Gold reached a new all-time high this year. While considering the current times of crisis, should not come as a big surprise. What is surprising is the way it did it – in a strong, vertical move, breaking all relationships known so far.
It even triggered a sharper move in silver. The gold-silver ratio, for instance, used for investors as a proxy for the price of silver when compared with gold’s price, declined consistently.
In the last few days, gold lost about $200. Just like that, sellers appeared above the $2,000 mark. What is curious is that the move lower in gold correlated with a general risk-off reaction – the U.S. stocks declined, silver corrected as well, and even the USD rose across the board. Is it the beginning of a new trend? Or just a much-needed correction?
Gold Relatively Expensive to Housing
One of the most important sectors in an economy is the housing sector. Judging by how many ounces of gold are needed to buy the median-priced existing home, gold reached a level where it is relatively expensive.
Why is such a comparison important? To start with, so far, this crisis differs from the 2008-2009 Great Financial Crisis. For example, U.S. home prices are rising. Sure, the Fed throwing stimulus after stimulus at the market has a lot to do with it. But the fact remains that the sector is more resilient than in previous crises.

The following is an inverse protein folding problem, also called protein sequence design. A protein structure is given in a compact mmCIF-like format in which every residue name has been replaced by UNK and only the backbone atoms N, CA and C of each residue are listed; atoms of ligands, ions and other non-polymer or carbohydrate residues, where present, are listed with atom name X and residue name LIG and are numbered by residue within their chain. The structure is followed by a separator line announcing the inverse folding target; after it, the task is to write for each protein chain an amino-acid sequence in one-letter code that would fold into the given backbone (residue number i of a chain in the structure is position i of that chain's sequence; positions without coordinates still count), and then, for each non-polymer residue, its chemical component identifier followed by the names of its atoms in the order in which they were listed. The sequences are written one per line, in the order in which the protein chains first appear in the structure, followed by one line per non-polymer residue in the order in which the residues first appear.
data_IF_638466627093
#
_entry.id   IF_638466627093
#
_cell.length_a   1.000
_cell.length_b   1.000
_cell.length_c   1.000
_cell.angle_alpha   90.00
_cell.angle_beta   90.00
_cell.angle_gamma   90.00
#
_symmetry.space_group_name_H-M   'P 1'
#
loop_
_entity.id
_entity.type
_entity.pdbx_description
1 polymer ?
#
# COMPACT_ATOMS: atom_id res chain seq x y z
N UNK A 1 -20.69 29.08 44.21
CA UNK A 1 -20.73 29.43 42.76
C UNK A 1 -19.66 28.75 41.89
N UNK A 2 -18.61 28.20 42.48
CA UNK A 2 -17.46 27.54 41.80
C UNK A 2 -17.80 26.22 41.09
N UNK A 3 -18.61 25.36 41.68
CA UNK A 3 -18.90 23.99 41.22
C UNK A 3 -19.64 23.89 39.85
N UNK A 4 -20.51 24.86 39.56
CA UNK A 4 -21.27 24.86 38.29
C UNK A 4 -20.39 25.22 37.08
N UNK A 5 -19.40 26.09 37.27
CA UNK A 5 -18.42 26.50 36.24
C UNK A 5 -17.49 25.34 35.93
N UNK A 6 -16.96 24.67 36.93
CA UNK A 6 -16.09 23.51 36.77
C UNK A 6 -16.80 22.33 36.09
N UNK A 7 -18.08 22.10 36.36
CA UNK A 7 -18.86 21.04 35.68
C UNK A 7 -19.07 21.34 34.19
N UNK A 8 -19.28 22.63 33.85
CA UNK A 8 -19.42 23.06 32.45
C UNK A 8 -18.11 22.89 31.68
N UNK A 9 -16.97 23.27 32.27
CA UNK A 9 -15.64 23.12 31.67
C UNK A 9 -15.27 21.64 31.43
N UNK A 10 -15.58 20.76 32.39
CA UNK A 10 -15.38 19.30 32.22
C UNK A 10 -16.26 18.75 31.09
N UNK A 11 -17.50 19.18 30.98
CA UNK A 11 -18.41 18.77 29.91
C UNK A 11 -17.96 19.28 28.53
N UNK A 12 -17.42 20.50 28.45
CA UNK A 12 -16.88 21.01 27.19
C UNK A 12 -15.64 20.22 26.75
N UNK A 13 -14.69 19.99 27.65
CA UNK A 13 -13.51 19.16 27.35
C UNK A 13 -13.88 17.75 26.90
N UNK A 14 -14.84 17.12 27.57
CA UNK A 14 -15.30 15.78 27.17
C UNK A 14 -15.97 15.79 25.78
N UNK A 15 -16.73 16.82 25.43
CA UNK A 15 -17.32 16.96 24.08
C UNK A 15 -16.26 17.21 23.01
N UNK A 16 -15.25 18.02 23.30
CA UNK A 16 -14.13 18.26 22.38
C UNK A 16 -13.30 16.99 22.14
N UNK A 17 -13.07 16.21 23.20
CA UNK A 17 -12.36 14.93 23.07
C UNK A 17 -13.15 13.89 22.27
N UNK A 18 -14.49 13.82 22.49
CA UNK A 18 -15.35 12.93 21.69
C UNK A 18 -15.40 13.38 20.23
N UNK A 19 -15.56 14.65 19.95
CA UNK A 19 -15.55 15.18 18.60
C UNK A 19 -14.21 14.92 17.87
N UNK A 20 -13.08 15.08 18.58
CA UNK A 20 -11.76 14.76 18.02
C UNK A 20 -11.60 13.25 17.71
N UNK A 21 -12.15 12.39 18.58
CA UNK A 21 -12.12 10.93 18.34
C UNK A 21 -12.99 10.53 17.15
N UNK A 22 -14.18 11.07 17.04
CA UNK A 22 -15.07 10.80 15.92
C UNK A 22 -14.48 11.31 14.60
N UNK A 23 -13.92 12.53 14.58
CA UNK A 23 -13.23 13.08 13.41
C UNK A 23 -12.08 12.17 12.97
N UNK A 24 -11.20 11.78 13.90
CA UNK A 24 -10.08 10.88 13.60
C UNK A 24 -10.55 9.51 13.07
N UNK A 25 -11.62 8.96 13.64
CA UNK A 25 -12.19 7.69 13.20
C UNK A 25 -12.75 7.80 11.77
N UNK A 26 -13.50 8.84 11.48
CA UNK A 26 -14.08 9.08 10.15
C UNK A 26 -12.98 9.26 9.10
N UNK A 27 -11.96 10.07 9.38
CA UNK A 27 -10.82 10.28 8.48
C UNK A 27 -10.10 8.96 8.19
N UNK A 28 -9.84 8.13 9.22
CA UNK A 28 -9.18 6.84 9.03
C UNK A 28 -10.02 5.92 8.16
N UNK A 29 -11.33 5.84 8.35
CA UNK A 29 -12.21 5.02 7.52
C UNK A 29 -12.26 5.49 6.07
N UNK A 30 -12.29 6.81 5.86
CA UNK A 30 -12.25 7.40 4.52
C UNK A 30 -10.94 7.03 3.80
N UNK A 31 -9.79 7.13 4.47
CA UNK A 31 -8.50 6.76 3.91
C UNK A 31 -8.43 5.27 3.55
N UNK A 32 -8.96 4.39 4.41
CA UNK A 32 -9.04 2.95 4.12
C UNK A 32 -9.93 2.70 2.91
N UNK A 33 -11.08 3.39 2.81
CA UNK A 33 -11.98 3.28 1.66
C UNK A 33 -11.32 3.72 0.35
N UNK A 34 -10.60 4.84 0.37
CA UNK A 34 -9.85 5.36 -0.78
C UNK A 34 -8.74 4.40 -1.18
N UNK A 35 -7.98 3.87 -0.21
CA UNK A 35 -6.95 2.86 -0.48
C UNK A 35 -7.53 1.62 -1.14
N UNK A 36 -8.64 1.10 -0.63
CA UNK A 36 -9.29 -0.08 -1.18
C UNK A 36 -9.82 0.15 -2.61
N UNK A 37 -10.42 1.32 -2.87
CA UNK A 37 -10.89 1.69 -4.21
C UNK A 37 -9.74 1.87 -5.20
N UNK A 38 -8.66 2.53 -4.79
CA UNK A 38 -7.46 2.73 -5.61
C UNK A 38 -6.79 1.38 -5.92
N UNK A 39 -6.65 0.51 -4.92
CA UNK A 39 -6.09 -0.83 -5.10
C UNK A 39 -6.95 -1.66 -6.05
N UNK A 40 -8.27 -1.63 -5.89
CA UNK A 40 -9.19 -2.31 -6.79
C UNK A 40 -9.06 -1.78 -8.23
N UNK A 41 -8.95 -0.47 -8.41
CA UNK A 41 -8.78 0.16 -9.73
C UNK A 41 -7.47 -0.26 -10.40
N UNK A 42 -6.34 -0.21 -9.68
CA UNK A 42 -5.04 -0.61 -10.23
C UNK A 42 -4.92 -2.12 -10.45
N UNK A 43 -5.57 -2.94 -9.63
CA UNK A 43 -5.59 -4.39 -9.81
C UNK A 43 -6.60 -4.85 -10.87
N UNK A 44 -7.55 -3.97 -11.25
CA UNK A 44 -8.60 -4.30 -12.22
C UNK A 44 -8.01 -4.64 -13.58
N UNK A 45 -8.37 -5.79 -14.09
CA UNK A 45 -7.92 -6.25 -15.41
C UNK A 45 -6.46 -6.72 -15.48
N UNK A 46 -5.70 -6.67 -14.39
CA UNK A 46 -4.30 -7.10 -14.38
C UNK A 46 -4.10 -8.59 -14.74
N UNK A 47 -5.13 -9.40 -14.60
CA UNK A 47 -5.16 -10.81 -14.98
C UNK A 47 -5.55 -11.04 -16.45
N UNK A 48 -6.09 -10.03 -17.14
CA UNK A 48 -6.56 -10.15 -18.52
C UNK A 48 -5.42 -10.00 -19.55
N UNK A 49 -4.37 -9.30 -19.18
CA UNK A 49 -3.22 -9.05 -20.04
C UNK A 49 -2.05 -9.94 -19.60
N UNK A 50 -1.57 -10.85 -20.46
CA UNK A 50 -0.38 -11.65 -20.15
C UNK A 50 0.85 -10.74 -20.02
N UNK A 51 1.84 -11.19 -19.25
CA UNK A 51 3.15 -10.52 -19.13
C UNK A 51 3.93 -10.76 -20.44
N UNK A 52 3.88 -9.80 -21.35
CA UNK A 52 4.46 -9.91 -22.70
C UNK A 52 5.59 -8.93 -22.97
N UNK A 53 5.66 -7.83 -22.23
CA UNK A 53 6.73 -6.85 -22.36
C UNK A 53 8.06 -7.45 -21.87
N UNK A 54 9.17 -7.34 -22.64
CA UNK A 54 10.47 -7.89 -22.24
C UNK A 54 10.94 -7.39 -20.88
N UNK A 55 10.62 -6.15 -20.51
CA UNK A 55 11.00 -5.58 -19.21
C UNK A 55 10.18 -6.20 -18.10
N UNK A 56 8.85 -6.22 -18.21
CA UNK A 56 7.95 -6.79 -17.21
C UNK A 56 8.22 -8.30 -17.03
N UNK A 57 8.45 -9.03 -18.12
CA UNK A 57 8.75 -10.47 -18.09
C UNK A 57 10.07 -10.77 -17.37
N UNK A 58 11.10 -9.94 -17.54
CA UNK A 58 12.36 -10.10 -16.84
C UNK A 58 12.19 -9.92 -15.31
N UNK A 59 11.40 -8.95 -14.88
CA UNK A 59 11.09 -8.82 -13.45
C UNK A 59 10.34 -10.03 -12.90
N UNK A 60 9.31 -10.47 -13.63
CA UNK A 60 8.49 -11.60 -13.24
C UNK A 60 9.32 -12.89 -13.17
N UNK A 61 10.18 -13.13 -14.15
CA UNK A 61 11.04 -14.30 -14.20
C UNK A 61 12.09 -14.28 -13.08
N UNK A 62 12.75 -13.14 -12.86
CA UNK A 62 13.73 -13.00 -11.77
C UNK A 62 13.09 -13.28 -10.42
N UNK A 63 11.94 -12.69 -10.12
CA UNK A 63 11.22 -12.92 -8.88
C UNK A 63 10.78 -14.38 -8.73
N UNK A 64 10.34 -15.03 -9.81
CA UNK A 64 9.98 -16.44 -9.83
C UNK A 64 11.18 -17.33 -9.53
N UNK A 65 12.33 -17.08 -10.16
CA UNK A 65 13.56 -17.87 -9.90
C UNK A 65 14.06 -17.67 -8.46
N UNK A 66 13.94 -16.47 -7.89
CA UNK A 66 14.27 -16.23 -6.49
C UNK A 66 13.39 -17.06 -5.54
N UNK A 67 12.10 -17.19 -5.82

One could also make the point that property is very cheap when compared to real purchasing power, even adjusting for all the money printing.
It is not only the United States housing sector that remains resilient. The German one follows a similar path. Housing prices in Germany increased 6% in the second quarter when compared with the same period a year ago, with demand for family houses being especially strong.
Coming back to gold, for the ratio to remain valid, the rise in the price of gold should not exceed the rise in the housing prices. The higher the rise in the price of gold exceeds the rise in housing, the more stretched its valuation becomes.
Yesterday’s drop in the price of gold showed that gold has a life of its own. At one point in time, the drop in gold was accompanied by a higher EURUSD – a curious move as in general, there are no one-way trades.
However, towards the close of the day, the EURUSD dropped together with the stock market, making up for the gold’s decline.